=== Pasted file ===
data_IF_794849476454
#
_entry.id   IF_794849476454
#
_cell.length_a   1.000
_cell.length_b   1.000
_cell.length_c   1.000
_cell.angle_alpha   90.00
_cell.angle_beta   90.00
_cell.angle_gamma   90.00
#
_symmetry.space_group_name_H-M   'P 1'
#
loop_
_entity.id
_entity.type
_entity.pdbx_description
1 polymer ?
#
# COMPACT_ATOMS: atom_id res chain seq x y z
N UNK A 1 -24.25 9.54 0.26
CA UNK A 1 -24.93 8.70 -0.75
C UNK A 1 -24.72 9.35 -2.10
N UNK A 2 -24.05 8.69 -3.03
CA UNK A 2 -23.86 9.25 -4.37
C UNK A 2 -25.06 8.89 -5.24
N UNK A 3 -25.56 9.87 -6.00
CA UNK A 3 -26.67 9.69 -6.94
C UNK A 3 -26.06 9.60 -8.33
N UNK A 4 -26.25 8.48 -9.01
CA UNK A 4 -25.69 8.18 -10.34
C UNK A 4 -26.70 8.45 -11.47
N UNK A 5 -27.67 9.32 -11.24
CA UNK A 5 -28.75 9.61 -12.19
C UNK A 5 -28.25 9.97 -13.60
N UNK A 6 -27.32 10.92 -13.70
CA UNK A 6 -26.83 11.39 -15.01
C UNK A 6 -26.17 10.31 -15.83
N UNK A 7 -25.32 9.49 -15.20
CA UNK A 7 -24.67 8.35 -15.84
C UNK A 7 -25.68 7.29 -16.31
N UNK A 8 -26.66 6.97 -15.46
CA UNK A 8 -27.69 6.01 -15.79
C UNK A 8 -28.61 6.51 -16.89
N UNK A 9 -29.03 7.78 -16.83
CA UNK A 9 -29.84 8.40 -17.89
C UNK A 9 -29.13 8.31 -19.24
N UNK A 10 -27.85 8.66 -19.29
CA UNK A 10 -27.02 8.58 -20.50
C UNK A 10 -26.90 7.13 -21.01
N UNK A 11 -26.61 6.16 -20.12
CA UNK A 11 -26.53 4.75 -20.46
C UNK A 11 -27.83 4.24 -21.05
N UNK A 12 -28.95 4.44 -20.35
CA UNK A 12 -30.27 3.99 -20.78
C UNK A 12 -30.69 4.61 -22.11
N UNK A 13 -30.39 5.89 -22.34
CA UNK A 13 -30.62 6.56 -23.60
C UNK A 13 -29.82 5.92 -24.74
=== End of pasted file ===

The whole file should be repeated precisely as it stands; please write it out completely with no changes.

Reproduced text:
data_IF_794849476454
#
_entry.id   IF_794849476454
#
_cell.length_a   1.000
_cell.length_b   1.000
_cell.length_c   1.000
_cell.angle_alpha   90.00
_cell.angle_beta   90.00
_cell.angle_gamma   90.00
#
_symmetry.space_group_name_H-M   'P 1'
#
loop_
_entity.id
_entity.type
_entity.pdbx_description
1 polymer ?
#
# COMPACT_ATOMS: atom_id res chain seq x y z
N UNK A 1 -24.25 9.54 0.26
CA UNK A 1 -24.93 8.70 -0.75
C UNK A 1 -24.72 9.35 -2.10
N UNK A 2 -24.05 8.69 -3.03
CA UNK A 2 -23.86 9.25 -4.37
C UNK A 2 -25.06 8.89 -5.24
N UNK A 3 -25.56 9.87 -6.00
CA UNK A 3 -26.67 9.69 -6.94
C UNK A 3 -26.06 9.60 -8.33
N UNK A 4 -26.25 8.48 -9.01
CA UNK A 4 -25.69 8.18 -10.34
C UNK A 4 -26.70 8.45 -11.47
N UNK A 5 -27.67 9.32 -11.24
CA UNK A 5 -28.75 9.61 -12.19
C UNK A 5 -28.25 9.97 -13.60
N UNK A 6 -27.32 10.92 -13.70
CA UNK A 6 -26.83 11.39 -15.01
C UNK A 6 -26.17 10.31 -15.83
N UNK A 7 -25.32 9.49 -15.20
CA UNK A 7 -24.67 8.35 -15.84
C UNK A 7 -25.68 7.29 -16.31
N UNK A 8 -26.66 6.97 -15.46
CA UNK A 8 -27.69 6.01 -15.79
C UNK A 8 -28.61 6.51 -16.89
N UNK A 9 -29.03 7.78 -16.83
CA UNK A 9 -29.84 8.40 -17.89
C UNK A 9 -29.13 8.31 -19.24
N UNK A 10 -27.85 8.66 -19.29
CA UNK A 10 -27.02 8.58 -20.50
C UNK A 10 -26.90 7.13 -21.01
N UNK A 11 -26.61 6.16 -20.12
CA UNK A 11 -26.53 4.75 -20.46
C UNK A 11 -27.83 4.24 -21.05
N UNK A 12 -28.95 4.44 -20.35
CA UNK A 12 -30.27 3.99 -20.78
C UNK A 12 -30.69 4.61 -22.11
N UNK A 13 -30.39 5.89 -22.34
CA UNK A 13 -30.62 6.56 -23.60
C UNK A 13 -29.82 5.92 -24.74